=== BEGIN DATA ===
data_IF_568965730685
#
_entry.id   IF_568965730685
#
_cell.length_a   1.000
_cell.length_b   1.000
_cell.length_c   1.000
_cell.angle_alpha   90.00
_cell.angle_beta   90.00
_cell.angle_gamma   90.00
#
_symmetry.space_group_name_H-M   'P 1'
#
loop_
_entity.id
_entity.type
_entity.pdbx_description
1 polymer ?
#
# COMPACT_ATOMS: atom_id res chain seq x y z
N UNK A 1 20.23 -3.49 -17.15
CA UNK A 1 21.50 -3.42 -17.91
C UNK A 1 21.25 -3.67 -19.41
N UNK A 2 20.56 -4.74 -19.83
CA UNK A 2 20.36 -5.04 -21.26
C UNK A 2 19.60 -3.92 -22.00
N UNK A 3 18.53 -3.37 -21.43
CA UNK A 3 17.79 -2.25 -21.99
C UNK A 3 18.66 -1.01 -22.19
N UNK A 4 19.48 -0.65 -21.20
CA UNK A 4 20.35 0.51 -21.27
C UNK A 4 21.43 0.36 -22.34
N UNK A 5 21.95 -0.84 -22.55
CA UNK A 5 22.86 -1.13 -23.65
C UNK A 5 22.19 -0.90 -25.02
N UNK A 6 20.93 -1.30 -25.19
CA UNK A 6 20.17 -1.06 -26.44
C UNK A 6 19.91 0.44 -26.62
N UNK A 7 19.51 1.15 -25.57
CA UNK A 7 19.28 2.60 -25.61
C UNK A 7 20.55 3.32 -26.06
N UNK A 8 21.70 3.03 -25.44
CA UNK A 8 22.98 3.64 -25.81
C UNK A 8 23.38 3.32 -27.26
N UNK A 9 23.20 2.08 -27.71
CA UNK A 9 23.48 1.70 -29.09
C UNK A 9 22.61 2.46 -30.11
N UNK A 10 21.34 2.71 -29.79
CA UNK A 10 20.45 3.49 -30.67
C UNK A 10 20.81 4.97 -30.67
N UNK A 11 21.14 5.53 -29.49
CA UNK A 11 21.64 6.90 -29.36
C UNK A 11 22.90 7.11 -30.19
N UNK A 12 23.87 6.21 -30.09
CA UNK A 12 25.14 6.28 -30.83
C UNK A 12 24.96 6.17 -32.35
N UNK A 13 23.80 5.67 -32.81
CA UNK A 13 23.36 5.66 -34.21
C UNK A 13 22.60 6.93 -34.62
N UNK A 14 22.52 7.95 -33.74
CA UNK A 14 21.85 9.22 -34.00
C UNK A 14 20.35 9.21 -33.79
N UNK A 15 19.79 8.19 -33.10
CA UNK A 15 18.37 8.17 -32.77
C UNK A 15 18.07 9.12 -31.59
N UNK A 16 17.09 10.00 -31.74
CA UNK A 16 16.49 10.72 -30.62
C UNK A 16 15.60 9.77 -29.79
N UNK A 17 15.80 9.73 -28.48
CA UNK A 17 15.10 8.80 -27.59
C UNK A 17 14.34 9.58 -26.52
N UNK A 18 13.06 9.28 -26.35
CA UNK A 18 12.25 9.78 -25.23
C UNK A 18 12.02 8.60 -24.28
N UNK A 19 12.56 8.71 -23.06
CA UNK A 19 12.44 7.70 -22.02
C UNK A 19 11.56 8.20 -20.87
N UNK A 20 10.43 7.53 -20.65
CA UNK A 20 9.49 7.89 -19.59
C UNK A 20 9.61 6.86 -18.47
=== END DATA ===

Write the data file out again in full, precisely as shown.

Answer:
data_IF_568965730685
#
_entry.id   IF_568965730685
#
_cell.length_a   1.000
_cell.length_b   1.000
_cell.length_c   1.000
_cell.angle_alpha   90.00
_cell.angle_beta   90.00
_cell.angle_gamma   90.00
#
_symmetry.space_group_name_H-M   'P 1'
#
loop_
_entity.id
_entity.type
_entity.pdbx_description
1 polymer ?
#
# COMPACT_ATOMS: atom_id res chain seq x y z
N UNK A 1 20.23 -3.49 -17.15
CA UNK A 1 21.50 -3.42 -17.91
C UNK A 1 21.25 -3.67 -19.41
N UNK A 2 20.56 -4.74 -19.83
CA UNK A 2 20.36 -5.04 -21.26
C UNK A 2 19.60 -3.92 -22.00
N UNK A 3 18.53 -3.37 -21.43
CA UNK A 3 17.79 -2.25 -21.99
C UNK A 3 18.66 -1.01 -22.19
N UNK A 4 19.48 -0.65 -21.20
CA UNK A 4 20.35 0.51 -21.27
C UNK A 4 21.43 0.36 -22.34
N UNK A 5 21.95 -0.84 -22.55
CA UNK A 5 22.86 -1.13 -23.65
C UNK A 5 22.19 -0.90 -25.02
N UNK A 6 20.93 -1.30 -25.19
CA UNK A 6 20.17 -1.06 -26.44
C UNK A 6 19.91 0.44 -26.62
N UNK A 7 19.51 1.15 -25.57
CA UNK A 7 19.28 2.60 -25.61
C UNK A 7 20.55 3.32 -26.06
N UNK A 8 21.70 3.03 -25.44
CA UNK A 8 22.98 3.64 -25.81
C UNK A 8 23.38 3.32 -27.26
N UNK A 9 23.20 2.08 -27.71
CA UNK A 9 23.48 1.70 -29.09
C UNK A 9 22.61 2.46 -30.11
N UNK A 10 21.34 2.71 -29.79
CA UNK A 10 20.45 3.49 -30.67
C UNK A 10 20.81 4.97 -30.67
N UNK A 11 21.14 5.53 -29.49
CA UNK A 11 21.64 6.90 -29.36
C UNK A 11 22.90 7.11 -30.19
N UNK A 12 23.87 6.21 -30.09
CA UNK A 12 25.14 6.28 -30.83
C UNK A 12 24.96 6.17 -32.35
N UNK A 13 23.80 5.67 -32.81
CA UNK A 13 23.36 5.66 -34.21
C UNK A 13 22.60 6.93 -34.62
N UNK A 14 22.52 7.95 -33.74
CA UNK A 14 21.85 9.22 -34.00
C UNK A 14 20.35 9.21 -33.79
N UNK A 15 19.79 8.19 -33.10
CA UNK A 15 18.37 8.17 -32.77
C UNK A 15 18.07 9.12 -31.59
N UNK A 16 17.09 10.00 -31.74
CA UNK A 16 16.49 10.72 -30.62
C UNK A 16 15.60 9.77 -29.79
N UNK A 17 15.80 9.73 -28.48
CA UNK A 17 15.10 8.80 -27.59
C UNK A 17 14.34 9.58 -26.52
N UNK A 18 13.06 9.28 -26.35
CA UNK A 18 12.25 9.78 -25.23
C UNK A 18 12.02 8.60 -24.28
N UNK A 19 12.56 8.71 -23.06
CA UNK A 19 12.44 7.70 -22.02
C UNK A 19 11.56 8.20 -20.87
N UNK A 20 10.43 7.53 -20.65
CA UNK A 20 9.49 7.89 -19.59
C UNK A 20 9.61 6.86 -18.47